Monday Morning Quarterback: Net Neutrality

Item: Climate Change the focus at UNGA meetings

QB: US and China are trying to outdistance each other, with China calling for a 1% of GDP expenditure on clean energy, and the US announcing voluntary steps. Both both countries realize that the other faces serious internal obstacles to changing policy anytime soon. In the US, that obstacle is "the United States Senate."

Item: George Packer tours AfPak with Richard Holbrooke.

QB:  There are hints that the US wants to use Kashmir as leverage to reduce Pakistan's cooperation with the Taliban.

Item: Creigh Deeds gains in new WashPost poll of Virginia gubernatorial race.

QB: Still, more voters than not say they want a new (i.e, not-Democratic) direction from state government. Deeds still faces an ill-wind, despite all the help the Post is giving him.

Item: More drip-drip from Matt Latimer's days as a White House speechwriter.

QB: Including: Bush on whether to include an anti-gay marriage line in a speech: "I'm not going to tell some gay kid in the audience he can't get married."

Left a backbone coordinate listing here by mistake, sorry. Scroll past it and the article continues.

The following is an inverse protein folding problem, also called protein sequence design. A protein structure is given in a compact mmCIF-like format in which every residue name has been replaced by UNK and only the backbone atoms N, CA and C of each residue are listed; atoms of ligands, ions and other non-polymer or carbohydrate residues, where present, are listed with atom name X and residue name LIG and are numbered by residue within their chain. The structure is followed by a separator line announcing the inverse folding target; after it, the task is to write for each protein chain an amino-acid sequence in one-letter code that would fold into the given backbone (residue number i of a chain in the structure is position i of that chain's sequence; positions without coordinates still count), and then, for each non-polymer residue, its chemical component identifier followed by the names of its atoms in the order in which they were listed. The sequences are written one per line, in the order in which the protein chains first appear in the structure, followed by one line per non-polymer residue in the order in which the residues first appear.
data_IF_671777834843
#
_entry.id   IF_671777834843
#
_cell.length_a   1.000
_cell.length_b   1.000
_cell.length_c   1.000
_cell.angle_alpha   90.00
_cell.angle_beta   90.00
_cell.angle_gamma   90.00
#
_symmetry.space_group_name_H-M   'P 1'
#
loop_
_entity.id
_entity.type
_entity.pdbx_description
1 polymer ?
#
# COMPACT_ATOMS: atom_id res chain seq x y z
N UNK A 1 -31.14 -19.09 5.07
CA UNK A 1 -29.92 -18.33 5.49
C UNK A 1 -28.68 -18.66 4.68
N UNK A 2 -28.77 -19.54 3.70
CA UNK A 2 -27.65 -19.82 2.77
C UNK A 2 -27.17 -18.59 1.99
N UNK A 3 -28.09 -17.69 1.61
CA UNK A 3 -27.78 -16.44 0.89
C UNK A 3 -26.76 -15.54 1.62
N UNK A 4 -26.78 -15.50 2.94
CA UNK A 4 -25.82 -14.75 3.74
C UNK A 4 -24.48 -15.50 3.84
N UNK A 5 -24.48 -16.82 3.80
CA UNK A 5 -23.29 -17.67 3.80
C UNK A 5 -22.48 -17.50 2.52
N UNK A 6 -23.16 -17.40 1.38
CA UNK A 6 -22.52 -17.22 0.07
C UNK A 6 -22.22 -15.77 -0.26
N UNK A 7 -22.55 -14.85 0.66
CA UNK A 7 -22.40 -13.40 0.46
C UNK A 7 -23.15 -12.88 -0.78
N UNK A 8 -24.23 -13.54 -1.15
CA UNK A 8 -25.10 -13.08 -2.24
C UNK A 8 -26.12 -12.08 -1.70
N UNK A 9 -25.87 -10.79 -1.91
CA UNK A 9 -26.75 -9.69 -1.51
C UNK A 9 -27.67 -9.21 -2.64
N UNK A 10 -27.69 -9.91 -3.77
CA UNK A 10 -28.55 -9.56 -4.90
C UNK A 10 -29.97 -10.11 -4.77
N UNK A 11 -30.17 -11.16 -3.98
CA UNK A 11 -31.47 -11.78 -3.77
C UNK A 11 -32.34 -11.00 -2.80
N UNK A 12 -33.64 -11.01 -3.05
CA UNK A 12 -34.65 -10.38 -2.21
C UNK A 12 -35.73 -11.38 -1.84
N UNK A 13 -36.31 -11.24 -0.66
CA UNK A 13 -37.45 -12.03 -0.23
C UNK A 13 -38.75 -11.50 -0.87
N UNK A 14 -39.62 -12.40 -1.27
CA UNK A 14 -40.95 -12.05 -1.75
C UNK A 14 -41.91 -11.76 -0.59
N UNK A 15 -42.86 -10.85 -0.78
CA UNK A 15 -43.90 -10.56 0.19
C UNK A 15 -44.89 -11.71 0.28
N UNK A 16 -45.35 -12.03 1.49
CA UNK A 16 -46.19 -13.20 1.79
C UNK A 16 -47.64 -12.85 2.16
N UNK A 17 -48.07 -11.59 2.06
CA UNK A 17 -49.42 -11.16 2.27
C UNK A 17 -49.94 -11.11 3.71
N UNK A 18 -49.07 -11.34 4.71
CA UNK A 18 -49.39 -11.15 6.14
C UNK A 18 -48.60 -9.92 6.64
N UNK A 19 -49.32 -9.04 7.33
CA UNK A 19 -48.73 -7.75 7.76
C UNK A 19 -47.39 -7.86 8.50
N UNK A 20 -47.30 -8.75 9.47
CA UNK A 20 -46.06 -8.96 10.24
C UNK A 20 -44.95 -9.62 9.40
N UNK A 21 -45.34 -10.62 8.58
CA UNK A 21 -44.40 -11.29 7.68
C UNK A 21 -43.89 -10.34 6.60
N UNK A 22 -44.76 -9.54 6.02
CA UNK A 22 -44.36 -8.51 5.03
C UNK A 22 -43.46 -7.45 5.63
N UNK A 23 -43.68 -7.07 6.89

Item: DailyKos polls four key Blue Dog districts: AR-04, GA-12, MI-01 and TX-28

QB: Support for a "public option," fairly neutrally described, outpaces support for Barack Obama in those districts.

Item: In speech today, FCC chairman Julius Genachowski announces plans to codify "net neutrality."

QB: He'll propose rules making it illegal for access providers to limit access to others' sites or apps. But there will be some wiggle room for network management. As always, wait for the rule itself before reacting.


Presented by

Marc Ambinder is an Atlantic contributing editor. He is also a senior contributor at Defense One, a contributing editor at GQ, and a regular contributor at The Week.

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